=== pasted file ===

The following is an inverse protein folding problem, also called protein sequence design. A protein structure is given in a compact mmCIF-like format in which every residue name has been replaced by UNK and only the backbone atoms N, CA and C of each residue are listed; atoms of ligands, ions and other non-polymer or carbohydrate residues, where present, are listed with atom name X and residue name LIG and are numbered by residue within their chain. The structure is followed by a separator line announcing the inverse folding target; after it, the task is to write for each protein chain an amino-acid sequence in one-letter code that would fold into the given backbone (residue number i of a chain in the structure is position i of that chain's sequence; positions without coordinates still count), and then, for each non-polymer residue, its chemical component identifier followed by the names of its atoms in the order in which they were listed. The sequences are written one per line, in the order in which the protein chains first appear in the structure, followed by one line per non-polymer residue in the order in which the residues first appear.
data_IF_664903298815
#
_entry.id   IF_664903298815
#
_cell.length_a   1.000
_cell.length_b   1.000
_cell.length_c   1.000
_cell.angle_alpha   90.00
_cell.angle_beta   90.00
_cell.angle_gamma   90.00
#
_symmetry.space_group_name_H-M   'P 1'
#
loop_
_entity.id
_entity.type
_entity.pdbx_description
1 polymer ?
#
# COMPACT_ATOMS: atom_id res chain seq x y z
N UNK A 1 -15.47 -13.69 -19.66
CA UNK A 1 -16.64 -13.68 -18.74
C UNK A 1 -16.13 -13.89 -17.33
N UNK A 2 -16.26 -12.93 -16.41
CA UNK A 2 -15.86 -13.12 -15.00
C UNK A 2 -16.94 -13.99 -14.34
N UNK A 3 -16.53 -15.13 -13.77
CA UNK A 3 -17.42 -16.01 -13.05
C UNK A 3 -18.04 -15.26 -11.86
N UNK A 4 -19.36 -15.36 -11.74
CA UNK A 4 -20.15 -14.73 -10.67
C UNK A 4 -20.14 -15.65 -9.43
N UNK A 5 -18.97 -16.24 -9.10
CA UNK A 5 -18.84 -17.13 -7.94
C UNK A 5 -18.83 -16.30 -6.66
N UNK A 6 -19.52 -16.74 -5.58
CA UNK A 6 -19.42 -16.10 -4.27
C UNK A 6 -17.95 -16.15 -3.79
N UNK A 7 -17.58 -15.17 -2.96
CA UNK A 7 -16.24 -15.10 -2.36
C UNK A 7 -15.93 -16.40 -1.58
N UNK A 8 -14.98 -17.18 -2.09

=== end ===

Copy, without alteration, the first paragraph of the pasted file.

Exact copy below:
The following is an inverse protein folding problem, also called protein sequence design. A protein structure is given in a compact mmCIF-like format in which every residue name has been replaced by UNK and only the backbone atoms N, CA and C of each residue are listed; atoms of ligands, ions and other non-polymer or carbohydrate residues, where present, are listed with atom name X and residue name LIG and are numbered by residue within their chain. The structure is followed by a separator line announcing the inverse folding target; after it, the task is to write for each protein chain an amino-acid sequence in one-letter code that would fold into the given backbone (residue number i of a chain in the structure is position i of that chain's sequence; positions without coordinates still count), and then, for each non-polymer residue, its chemical component identifier followed by the names of its atoms in the order in which they were listed. The sequences are written one per line, in the order in which the protein chains first appear in the structure, followed by one line per non-polymer residue in the order in which the residues first appear.